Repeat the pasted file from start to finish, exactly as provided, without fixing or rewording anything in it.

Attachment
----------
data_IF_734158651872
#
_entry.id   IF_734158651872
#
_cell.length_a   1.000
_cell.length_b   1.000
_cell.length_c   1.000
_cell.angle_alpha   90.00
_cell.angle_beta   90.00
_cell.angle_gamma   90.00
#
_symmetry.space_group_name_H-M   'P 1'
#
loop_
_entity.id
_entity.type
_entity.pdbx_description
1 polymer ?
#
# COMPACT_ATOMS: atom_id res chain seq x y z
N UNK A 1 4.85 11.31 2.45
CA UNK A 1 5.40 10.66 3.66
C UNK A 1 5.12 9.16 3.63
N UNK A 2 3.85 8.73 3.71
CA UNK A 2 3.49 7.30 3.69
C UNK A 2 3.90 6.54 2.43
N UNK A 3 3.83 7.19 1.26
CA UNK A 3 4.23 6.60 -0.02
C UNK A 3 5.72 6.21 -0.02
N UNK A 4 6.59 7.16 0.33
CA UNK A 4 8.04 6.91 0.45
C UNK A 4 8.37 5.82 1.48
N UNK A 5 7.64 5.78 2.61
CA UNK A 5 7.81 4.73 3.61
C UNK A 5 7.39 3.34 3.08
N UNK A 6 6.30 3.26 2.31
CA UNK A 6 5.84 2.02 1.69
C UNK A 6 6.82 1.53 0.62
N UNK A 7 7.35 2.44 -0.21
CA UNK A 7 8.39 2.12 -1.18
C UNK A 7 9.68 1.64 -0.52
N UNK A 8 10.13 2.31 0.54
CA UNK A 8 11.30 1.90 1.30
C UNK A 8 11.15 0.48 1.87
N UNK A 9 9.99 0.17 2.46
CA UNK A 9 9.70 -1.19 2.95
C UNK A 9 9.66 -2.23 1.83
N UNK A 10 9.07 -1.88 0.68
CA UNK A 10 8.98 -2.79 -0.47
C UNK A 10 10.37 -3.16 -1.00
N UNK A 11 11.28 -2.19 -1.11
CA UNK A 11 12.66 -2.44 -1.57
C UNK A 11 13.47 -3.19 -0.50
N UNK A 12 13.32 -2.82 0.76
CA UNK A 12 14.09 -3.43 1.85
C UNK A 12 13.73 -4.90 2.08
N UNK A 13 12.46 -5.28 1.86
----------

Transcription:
data_IF_734158651872
#
_entry.id   IF_734158651872
#
_cell.length_a   1.000
_cell.length_b   1.000
_cell.length_c   1.000
_cell.angle_alpha   90.00
_cell.angle_beta   90.00
_cell.angle_gamma   90.00
#
_symmetry.space_group_name_H-M   'P 1'
#
loop_
_entity.id
_entity.type
_entity.pdbx_description
1 polymer ?
#
# COMPACT_ATOMS: atom_id res chain seq x y z
N UNK A 1 4.85 11.31 2.45
CA UNK A 1 5.40 10.66 3.66
C UNK A 1 5.12 9.16 3.63
N UNK A 2 3.85 8.73 3.71
CA UNK A 2 3.49 7.30 3.69
C UNK A 2 3.90 6.54 2.43
N UNK A 3 3.83 7.19 1.26
CA UNK A 3 4.23 6.60 -0.02
C UNK A 3 5.72 6.21 -0.02
N UNK A 4 6.59 7.16 0.33
CA UNK A 4 8.04 6.91 0.45
C UNK A 4 8.37 5.82 1.48
N UNK A 5 7.64 5.78 2.61
CA UNK A 5 7.81 4.73 3.61
C UNK A 5 7.39 3.34 3.08
N UNK A 6 6.30 3.26 2.31
CA UNK A 6 5.84 2.02 1.69
C UNK A 6 6.82 1.53 0.62
N UNK A 7 7.35 2.44 -0.21
CA UNK A 7 8.39 2.12 -1.18
C UNK A 7 9.68 1.64 -0.52
N UNK A 8 10.13 2.31 0.54
CA UNK A 8 11.30 1.90 1.30
C UNK A 8 11.15 0.48 1.87
N UNK A 9 9.99 0.17 2.46
CA UNK A 9 9.70 -1.19 2.95
C UNK A 9 9.66 -2.23 1.83
N UNK A 10 9.07 -1.88 0.68
CA UNK A 10 8.98 -2.79 -0.47
C UNK A 10 10.37 -3.16 -1.00
N UNK A 11 11.28 -2.19 -1.11
CA UNK A 11 12.66 -2.44 -1.57
C UNK A 11 13.47 -3.19 -0.50
N UNK A 12 13.32 -2.82 0.76
CA UNK A 12 14.09 -3.43 1.85
C UNK A 12 13.73 -4.90 2.08
N UNK A 13 12.46 -5.28 1.86